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The Amazon deal was actually good for New York

Many New Yorkers cheered last week's news that Amazon chose Queens for their HQ2 project. But others are looking at…

Many New Yorkers cheered last week’s news that Amazon chose Queens for their HQ2 project. But others are looking at the move a big act of corporate welfare. Given the occurrence of the second perception, a certain perspective is needed. Because you can call Amazon’s store, a giveaway can be comfortable, it’s also misleading.

Initially, New York’s incentive to Amazon is by definition not a handout. About 85 percent, or 2.5 billion dollars, of the entire package is performance-based, due to the creation of tens of thousands of jobs and significant investments in the local community. The money would come from an existing economic development budget, not including money that goes to public services such as transit and schools.

This fact leads to another: The terms offered to Amazon are neither divergent nor never seen before. States and cities across the country routinely offer such packages to companies through existing budgets for economic development. Companies in all shapes and sizes seek them out, as incentives are often a big tie between two sites. The result is beneficial for both companies and municipalities.

In the case of Amazon in New York, the benefits to the city include 25,000 to 40,000 direct jobs with average wages north of $ 1

50,000.

Then there are 1300 annual construction jobs for a perennial period. All in all, the job will provide more than 3.75 billion kronor in employee earnings for 10 years, per governor’s office, everything is injected into an area that historically relies on manufacturing.

The result is a deep revitalization of Long Island City’s job base and its transition to a technology-enabled economy. The ultimate effect will be $ 12 billion to $ 27 billion in direct economic growth. Together with the multiplier effect, every new high-tech job in a city creates five further non-technical jobs, according to academic research. The benefits of the incentive package exceed the cost.

Words like “bailout” or “corporate greed” are therefore inapt. A more appropriate way of thinking about the deal would be an investment – not just in our economy or country without our technical sector and talent pool.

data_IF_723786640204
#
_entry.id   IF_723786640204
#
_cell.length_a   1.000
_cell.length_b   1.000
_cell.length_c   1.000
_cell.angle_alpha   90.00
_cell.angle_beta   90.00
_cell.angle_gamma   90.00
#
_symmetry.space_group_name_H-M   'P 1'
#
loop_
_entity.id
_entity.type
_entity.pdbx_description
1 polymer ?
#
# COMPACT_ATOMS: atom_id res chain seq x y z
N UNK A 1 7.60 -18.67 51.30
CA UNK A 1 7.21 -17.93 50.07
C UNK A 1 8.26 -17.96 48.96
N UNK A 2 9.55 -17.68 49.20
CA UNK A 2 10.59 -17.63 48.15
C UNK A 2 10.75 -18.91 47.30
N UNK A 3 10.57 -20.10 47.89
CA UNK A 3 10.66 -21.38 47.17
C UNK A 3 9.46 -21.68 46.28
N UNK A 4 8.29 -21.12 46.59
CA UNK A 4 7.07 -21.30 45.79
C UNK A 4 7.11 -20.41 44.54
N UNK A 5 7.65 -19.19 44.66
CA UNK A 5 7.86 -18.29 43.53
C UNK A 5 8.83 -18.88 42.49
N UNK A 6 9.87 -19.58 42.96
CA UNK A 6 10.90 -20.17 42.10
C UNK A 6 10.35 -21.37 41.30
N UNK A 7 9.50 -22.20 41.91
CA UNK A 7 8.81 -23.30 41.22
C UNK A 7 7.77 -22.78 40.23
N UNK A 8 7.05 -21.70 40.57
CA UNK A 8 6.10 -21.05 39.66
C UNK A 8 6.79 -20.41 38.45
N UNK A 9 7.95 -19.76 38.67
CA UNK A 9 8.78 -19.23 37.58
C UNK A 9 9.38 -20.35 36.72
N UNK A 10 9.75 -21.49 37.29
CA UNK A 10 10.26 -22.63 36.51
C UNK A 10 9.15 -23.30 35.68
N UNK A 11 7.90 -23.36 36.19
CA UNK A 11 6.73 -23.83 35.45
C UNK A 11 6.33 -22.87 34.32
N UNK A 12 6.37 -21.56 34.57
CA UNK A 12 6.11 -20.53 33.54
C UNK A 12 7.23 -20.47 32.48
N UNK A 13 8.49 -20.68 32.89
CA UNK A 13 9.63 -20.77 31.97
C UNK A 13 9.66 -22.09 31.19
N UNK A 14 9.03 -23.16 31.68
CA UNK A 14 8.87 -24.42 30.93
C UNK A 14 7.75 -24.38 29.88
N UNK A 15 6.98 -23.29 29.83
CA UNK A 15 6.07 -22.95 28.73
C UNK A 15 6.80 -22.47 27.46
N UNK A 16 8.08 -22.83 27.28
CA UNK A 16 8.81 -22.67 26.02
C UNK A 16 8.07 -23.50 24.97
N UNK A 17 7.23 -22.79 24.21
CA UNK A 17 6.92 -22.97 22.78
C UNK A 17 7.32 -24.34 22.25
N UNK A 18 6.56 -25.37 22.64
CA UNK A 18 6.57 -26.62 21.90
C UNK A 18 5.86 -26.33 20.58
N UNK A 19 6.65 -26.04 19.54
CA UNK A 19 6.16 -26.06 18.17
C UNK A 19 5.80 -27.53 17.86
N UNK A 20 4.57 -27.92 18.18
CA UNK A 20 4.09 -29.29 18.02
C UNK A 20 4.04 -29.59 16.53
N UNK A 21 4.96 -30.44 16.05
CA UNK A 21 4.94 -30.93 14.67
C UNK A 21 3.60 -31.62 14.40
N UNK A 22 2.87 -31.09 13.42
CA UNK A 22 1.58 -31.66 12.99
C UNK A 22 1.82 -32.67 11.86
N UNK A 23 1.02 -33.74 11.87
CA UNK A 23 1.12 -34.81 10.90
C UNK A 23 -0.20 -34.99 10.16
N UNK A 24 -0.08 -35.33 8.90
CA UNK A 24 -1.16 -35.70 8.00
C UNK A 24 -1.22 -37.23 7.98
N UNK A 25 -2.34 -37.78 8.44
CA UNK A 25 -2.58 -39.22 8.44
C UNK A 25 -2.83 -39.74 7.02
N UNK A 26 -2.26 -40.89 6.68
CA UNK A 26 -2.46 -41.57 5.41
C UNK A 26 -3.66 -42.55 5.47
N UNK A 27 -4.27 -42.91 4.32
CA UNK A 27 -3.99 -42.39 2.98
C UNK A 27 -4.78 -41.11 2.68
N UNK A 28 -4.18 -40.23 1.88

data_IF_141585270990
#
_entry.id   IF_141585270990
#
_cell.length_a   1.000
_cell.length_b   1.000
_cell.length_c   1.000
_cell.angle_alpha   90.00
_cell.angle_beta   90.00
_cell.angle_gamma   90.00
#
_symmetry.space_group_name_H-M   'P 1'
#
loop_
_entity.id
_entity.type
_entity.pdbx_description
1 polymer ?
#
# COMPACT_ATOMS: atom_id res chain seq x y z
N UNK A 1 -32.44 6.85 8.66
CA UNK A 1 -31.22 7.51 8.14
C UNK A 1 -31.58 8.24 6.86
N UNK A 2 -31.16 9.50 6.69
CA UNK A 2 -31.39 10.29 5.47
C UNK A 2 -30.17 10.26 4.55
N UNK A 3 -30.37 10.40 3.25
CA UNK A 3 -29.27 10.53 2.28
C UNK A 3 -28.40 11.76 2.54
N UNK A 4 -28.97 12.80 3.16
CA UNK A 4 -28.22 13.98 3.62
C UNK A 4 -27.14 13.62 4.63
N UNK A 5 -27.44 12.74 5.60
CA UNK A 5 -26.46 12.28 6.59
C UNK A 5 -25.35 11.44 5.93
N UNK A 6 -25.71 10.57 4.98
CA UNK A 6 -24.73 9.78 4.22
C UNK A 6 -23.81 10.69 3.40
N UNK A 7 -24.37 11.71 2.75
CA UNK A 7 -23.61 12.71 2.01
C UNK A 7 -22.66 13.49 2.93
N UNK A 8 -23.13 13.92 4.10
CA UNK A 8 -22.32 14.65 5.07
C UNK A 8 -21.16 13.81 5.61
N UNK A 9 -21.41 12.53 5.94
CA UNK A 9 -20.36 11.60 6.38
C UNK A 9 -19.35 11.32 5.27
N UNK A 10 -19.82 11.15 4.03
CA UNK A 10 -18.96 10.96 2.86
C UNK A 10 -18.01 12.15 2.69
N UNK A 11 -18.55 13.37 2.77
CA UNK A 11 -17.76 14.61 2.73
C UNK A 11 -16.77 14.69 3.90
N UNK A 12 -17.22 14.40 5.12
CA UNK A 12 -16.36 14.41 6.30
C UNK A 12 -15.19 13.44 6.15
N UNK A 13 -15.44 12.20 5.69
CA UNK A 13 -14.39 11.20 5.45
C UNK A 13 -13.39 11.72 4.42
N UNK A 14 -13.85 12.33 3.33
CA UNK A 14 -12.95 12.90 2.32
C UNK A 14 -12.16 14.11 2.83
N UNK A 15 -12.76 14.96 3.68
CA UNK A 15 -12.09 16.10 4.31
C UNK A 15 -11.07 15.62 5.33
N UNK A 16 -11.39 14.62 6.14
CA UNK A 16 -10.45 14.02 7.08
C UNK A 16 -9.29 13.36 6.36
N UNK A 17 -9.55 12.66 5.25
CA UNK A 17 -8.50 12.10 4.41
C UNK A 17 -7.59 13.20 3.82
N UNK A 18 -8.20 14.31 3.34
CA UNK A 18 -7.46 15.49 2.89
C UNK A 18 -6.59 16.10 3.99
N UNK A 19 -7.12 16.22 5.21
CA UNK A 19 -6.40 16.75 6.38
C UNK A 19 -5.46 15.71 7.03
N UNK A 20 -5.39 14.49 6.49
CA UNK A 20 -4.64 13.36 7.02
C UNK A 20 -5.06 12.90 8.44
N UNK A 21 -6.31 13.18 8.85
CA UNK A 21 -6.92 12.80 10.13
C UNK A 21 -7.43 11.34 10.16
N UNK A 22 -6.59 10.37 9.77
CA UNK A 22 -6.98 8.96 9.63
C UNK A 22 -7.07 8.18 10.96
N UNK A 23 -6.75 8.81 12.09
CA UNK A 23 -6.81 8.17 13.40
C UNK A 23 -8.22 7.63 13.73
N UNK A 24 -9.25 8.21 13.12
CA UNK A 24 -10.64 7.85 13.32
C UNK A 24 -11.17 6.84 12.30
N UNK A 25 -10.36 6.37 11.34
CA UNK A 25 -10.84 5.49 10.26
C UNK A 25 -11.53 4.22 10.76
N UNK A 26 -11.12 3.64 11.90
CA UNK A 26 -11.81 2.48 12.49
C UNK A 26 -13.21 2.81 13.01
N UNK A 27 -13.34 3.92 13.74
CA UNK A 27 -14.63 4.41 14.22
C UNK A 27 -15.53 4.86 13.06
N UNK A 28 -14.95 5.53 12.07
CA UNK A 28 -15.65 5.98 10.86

It was not just dollars and cents that attracted Amazon to New York after Everything. The company was attracted to our world-class technical ecosystem. Amazon appreciated the ecosystem’s potential to prosper and benefit all New Yorkers.

Some measurements tell. Right now, New York contains more than 7000 startups, which means more than 326,000 jobs and a $ 71 billion collective valuation. Other figures show that we have the fastest working time for engineers (on average 24 days) and more than 100 tech incubators focused on growing local talents. Venture Capital Funds increased by 41 percent in 2017.

For a company like Amazon, figures are such evidence that New York has the capital, people and potential to support a fast-growing technology company.

For all this, We can thank public officials and an education system that has promoted a wider culture of skills-based learning in New York. Gov. Cuomo has made a $ 30 million commitment to computer science education, and mayor de Blasio has also created several programs that support female entrepreneurship, not to mention computer science education at all public schools this decade. Former Mayor Bloomberg, meanwhile, helped launch Cornell Tech 2012, when New York has been invited to the Technical Incubator since it has become.

The result was a total package, including incentives and an environment that Amazon could not cope with.

Yes, economic conditions were part of this, but they were neither outlandish nor unclaimed. Yes, some will worry about the influence of the big company, but in view of our longevity, Amazon may not be part of New York, rather than vice versa.

At the end is 25,000 good jobs went somewhere in North America. I’m glad they will be here in New York and appreciate our mayor and governor to do that.

Julie Samuels is the Managing Director of Tech: NYC.

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